There are days when I am just in the “zone”. Today is one of those days and I make no apology for just savoring every minute of the gloriousness around me. This morning I began my run long before first light. In the pre-dawn darkness, the weather was cool, low humidity with a slight lake breeze as my headwind for the first half of my distance. I could smell the Lake that I couldn’t see; enjoying every breath as I ran one of my favorite routes.
In the early morning darkness, I run in the street because the sidewalks are often not level with obstacles that are easily missed if one is concentrating on form, speed and the environment around. I also love that in this small suburban town next to a Lake, there is no traffic along my route. On a 1 and 1/2 hour run this morning, I encountered two automobiles.
I don’t like to be forced to study the ground but to look ahead and take in what surrounds me. I found myself enjoying the darkness, the feel of the wind and increasing the pace to test my speed work. I love the solitude; alone with just my thoughts and my environment.
As I ran mile after mile in the dark, I watched the indigo sky change to lighter blue that would indicate sunrise would follow. Yes, there wasn’t a single cloud; I just knew with the crispness of this time of day and year, the day was going to be spectacular. I also know that fall is coming but not here yet; I seized the early morning for myself alone grateful for the experience.
The light came fast with a vengeance that was very noticeable. One minute it was dark; the next minute, I could read the street signs and see into the forest that line much of my path. I do my best meditations and prayers along my early morning routes; such affirmation punctuated by occasionally being sprayed by the automatic sprinklers of my neighbor’s watering their lawns. Those sprays felt wonderful this morning.
After my run, I checked my duty schedule at the cathedral to make sure that I wasn’t serving the early morning mass. I live in fear that I will forget something as I train for my cathedral ministry duties. I usually mark my calendar to be sure that I am prepared for what I am asked to do but my age makes me check my schedule to be sure I haven’t left detail off. At my age, schedules are dangerous but lists are good; just like back in residency.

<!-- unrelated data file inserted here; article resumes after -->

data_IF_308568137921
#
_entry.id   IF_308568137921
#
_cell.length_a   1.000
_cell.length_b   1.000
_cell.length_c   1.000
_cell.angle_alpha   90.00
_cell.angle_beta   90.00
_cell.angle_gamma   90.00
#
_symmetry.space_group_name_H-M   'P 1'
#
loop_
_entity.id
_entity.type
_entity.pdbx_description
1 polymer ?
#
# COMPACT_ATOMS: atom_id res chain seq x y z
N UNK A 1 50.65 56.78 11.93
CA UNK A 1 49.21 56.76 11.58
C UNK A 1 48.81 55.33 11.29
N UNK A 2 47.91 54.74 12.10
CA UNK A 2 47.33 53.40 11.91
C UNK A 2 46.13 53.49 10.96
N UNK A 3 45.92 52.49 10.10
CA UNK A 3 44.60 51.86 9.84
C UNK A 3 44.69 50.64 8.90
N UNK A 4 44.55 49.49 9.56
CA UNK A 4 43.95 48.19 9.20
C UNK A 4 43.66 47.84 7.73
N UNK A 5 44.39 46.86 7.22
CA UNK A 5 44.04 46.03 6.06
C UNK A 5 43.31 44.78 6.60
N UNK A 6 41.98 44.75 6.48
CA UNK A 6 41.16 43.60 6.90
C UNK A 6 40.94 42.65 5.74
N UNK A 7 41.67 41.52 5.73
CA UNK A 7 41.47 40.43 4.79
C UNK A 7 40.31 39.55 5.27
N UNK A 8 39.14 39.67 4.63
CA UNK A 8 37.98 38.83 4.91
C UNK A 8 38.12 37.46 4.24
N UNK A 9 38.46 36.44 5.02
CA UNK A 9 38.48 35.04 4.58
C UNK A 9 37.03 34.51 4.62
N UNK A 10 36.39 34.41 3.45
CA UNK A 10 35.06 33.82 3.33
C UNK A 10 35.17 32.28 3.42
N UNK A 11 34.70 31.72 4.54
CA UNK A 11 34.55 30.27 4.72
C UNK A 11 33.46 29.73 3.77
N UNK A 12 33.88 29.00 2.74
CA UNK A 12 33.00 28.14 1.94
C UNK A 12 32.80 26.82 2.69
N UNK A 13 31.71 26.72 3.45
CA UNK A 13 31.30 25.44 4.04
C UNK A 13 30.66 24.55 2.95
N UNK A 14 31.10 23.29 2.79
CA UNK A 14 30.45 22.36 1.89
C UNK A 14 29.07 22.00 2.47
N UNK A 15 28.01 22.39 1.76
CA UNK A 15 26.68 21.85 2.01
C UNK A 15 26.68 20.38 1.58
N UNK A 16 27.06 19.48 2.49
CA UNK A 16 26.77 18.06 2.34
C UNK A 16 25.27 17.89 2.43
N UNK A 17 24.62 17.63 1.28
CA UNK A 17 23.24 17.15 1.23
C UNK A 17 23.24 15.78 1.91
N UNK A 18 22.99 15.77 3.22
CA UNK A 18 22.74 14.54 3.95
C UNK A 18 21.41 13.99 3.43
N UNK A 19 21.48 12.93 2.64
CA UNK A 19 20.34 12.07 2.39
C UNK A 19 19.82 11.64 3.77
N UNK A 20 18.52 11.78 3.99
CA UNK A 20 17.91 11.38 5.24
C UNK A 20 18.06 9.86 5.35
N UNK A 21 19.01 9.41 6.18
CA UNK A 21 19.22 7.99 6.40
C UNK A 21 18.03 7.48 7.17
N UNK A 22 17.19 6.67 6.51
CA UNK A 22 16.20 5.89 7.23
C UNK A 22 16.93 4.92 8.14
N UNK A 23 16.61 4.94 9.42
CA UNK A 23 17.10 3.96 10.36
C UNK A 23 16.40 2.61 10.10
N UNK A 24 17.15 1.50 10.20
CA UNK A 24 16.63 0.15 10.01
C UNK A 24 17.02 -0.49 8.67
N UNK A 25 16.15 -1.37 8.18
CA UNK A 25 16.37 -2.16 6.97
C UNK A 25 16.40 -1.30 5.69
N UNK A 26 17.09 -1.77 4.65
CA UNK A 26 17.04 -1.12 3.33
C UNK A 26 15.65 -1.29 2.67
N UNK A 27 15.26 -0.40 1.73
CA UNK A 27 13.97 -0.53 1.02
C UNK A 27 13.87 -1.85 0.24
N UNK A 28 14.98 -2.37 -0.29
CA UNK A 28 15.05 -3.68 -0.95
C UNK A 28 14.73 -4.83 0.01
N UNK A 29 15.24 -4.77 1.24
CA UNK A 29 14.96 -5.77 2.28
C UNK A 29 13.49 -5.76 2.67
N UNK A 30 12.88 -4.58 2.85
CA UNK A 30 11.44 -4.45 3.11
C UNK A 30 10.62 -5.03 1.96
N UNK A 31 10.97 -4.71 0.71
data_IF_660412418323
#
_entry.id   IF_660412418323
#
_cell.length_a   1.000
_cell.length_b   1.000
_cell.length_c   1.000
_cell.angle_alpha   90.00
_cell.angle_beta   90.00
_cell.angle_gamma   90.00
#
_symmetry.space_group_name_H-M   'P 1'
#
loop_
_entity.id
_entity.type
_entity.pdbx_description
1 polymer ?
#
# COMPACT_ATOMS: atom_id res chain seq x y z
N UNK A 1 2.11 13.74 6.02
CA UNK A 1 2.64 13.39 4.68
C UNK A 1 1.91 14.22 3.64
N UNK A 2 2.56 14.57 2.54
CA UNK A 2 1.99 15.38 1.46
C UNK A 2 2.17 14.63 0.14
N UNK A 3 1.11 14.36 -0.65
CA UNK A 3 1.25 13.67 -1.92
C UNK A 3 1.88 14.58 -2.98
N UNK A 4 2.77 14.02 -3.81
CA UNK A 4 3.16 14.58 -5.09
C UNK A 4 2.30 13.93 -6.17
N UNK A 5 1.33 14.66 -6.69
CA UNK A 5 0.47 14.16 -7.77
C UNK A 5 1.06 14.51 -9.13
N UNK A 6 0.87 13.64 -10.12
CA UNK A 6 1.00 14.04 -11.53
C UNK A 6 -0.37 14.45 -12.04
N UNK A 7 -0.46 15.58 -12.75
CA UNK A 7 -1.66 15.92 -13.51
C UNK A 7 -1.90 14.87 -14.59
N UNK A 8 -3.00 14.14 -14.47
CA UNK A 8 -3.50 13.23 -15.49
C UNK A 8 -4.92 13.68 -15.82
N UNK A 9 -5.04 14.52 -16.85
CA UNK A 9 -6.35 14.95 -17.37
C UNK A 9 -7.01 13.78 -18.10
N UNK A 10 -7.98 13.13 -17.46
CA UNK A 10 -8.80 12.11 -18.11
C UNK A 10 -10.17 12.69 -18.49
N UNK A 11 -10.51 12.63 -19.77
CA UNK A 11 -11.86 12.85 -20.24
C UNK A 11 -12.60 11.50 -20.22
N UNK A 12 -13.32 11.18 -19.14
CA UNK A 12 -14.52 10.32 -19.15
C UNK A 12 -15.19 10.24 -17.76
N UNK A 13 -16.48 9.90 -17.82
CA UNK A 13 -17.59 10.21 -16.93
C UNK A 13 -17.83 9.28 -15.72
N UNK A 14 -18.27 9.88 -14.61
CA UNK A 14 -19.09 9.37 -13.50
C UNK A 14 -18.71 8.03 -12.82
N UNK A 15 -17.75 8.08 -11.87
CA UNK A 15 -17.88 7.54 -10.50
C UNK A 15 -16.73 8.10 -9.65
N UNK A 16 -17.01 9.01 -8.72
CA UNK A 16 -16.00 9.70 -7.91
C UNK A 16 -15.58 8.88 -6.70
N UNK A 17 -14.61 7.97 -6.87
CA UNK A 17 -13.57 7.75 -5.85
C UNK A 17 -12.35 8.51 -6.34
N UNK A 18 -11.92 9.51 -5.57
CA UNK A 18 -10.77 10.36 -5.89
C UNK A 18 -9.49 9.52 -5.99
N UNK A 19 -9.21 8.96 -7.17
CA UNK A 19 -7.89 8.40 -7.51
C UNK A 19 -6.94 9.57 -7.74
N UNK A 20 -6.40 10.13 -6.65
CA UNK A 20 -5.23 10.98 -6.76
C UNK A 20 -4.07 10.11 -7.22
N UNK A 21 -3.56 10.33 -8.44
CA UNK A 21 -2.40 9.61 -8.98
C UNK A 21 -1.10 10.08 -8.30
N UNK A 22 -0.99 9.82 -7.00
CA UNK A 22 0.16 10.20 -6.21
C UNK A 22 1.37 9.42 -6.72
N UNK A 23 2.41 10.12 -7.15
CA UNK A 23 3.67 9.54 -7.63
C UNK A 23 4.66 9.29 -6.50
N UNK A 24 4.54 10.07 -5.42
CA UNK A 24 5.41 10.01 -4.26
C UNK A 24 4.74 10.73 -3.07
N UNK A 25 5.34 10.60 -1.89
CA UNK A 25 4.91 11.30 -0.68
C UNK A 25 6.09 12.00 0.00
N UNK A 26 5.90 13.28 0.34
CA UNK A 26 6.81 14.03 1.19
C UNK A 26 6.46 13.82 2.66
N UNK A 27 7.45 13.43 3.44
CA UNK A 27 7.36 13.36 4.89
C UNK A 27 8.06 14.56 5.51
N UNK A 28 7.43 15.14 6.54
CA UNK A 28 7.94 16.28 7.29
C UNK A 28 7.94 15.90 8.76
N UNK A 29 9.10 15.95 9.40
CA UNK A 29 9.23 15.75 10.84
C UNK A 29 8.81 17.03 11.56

No early morning mass duties but service at the late mass. I could linger over my French Roast coffee, savor the wonderful early morning solitude as I sit outside my front door to watch the day getting started for my neighbors. I love that I live in a development that is surrounded on three sides by thick forests and plenty of trees. I love the sound of the wind rustling the trees, the birds waking up and the pure smell of the nearby Lake (one of the Great Lakes). My townhouse is surrounded by trees with trees in front of every one of my windows; love them swaying. Coffee just tastes better consumed outside sitting on my front steps with a smile for the one neighbor who walked her dog at this hour.
I dressed for service and headed to the Cathedral which is downtown. The clearness of the morning, the blueness of the sky and the defined outline of the skyline was amazing. As I entered the back hall, picked up my materials for the later service-the last of the summer, I entered the nave of the cathedral, dark but for the glow of candlelight and the open doors. We don’t have air conditioning in the nave and rely on strategic doors opened or closed for ventilation and cooling. Today was perfect.
I always say a prayer of guidance that I might touch those who need to be touched and comforted. For me, the connection of the spirit is why I know I have been called to these duties. I do them with joy, peace and gratitude as I am able. My heart is not worthy of such connections but I receive them anyway. I am a person of humanity and cannot be any other kind of person these days. A smile, a touch, a hug-all of these are my ways of connecting with a very large family of fellow worshipers that I have come to know and love. Like my patients, I receive far more from them than I could ever give of myself.
One of my family, a recovering alcoholic asked me if I would think “poorly” of him since he took a drink after 15 months of abstinence. He knows that I am a physician who has much experience with addiction but I reassured him that he knows the consequences of taking a drink (his past experience), he also knows what comes next and I have faith, prayer and forgiveness for his action and for him to get back into a place of sobriety. I also have support as he needs because what I “think” of him is nothing in comparison of what he “thinks” of himself. I told him that he is a human being who will have human actions and that’s all of my thoughts. I am here if he needs my assistance.
I have many conflicts of my own these days. I am attempting to work them out one hour and one day at a time. My key to my work on my conflicts is to live in the “gray” areas and not in precise definitions. There are aspects of my life that will not allow for definition and I am very comfortable with those areas/aspects.
And so I keep running, keep questioning my fitness to do what I am called upon to do. Today, I question with the backdrop of a spectacular day. If this is my last day on Earth, I have lived and I have loved and I am connecting-ziggy and zoggy. My heart and my head have never been better. I am coming to terms with the realities of my life and it’s just fine. I am far tougher than I ever imagined I could be; mentally and physically.